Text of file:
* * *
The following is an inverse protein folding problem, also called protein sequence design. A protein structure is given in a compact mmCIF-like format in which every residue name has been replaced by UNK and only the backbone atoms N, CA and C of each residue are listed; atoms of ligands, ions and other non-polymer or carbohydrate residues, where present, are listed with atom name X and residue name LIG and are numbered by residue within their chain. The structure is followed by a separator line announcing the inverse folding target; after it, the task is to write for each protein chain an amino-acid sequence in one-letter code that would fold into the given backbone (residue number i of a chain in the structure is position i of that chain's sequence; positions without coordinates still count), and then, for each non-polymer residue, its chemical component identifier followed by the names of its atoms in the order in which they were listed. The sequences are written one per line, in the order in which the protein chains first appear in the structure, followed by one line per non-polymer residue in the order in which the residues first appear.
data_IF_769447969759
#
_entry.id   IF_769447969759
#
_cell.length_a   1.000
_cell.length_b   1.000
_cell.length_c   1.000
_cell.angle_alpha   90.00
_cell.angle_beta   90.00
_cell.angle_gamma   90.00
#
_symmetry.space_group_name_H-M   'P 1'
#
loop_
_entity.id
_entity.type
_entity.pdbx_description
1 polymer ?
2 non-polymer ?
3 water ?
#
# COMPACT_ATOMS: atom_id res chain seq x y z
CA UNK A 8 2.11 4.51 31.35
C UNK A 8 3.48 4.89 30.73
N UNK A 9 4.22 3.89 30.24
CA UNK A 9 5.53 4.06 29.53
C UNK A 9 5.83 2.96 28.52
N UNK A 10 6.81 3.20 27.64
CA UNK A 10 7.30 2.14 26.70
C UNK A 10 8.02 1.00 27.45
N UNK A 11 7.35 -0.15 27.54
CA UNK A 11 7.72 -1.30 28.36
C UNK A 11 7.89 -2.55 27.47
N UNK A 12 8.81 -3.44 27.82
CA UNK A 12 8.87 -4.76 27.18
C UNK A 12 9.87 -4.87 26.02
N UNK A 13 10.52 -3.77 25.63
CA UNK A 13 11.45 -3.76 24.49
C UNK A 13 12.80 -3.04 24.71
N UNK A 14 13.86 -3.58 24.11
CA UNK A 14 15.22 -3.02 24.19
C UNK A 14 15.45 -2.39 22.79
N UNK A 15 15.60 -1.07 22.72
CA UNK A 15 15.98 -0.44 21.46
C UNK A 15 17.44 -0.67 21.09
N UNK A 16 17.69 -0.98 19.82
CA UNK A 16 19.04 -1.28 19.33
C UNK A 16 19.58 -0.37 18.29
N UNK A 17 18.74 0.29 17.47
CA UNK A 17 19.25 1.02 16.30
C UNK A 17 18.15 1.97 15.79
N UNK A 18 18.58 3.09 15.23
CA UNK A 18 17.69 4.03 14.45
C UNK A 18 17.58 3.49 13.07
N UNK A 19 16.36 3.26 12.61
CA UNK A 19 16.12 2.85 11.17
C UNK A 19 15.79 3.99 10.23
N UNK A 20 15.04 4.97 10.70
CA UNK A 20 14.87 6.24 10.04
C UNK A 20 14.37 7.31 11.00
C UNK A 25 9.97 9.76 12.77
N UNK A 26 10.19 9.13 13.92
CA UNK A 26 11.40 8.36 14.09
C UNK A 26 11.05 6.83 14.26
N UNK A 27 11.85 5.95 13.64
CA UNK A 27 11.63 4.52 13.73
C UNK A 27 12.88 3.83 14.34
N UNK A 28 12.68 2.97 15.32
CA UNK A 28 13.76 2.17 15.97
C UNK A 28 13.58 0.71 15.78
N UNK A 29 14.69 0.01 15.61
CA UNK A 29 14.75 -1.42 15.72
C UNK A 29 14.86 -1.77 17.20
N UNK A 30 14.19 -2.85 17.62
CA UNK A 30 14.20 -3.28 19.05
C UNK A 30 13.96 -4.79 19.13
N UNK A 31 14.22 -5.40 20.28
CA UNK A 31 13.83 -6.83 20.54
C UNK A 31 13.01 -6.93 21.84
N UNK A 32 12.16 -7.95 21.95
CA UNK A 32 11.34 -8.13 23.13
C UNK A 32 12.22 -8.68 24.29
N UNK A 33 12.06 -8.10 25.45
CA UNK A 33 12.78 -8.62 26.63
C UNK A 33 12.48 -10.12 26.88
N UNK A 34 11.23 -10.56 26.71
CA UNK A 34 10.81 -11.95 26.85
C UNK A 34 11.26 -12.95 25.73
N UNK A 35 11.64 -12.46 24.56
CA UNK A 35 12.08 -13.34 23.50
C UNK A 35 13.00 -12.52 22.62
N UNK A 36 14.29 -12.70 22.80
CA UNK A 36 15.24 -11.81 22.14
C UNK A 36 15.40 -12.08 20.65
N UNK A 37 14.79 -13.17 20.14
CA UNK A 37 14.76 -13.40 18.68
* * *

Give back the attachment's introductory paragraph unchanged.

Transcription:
The following is an inverse protein folding problem, also called protein sequence design. A protein structure is given in a compact mmCIF-like format in which every residue name has been replaced by UNK and only the backbone atoms N, CA and C of each residue are listed; atoms of ligands, ions and other non-polymer or carbohydrate residues, where present, are listed with atom name X and residue name LIG and are numbered by residue within their chain. The structure is followed by a separator line announcing the inverse folding target; after it, the task is to write for each protein chain an amino-acid sequence in one-letter code that would fold into the given backbone (residue number i of a chain in the structure is position i of that chain's sequence; positions without coordinates still count), and then, for each non-polymer residue, its chemical component identifier followed by the names of its atoms in the order in which they were listed. The sequences are written one per line, in the order in which the protein chains first appear in the structure, followed by one line per non-polymer residue in the order in which the residues first appear.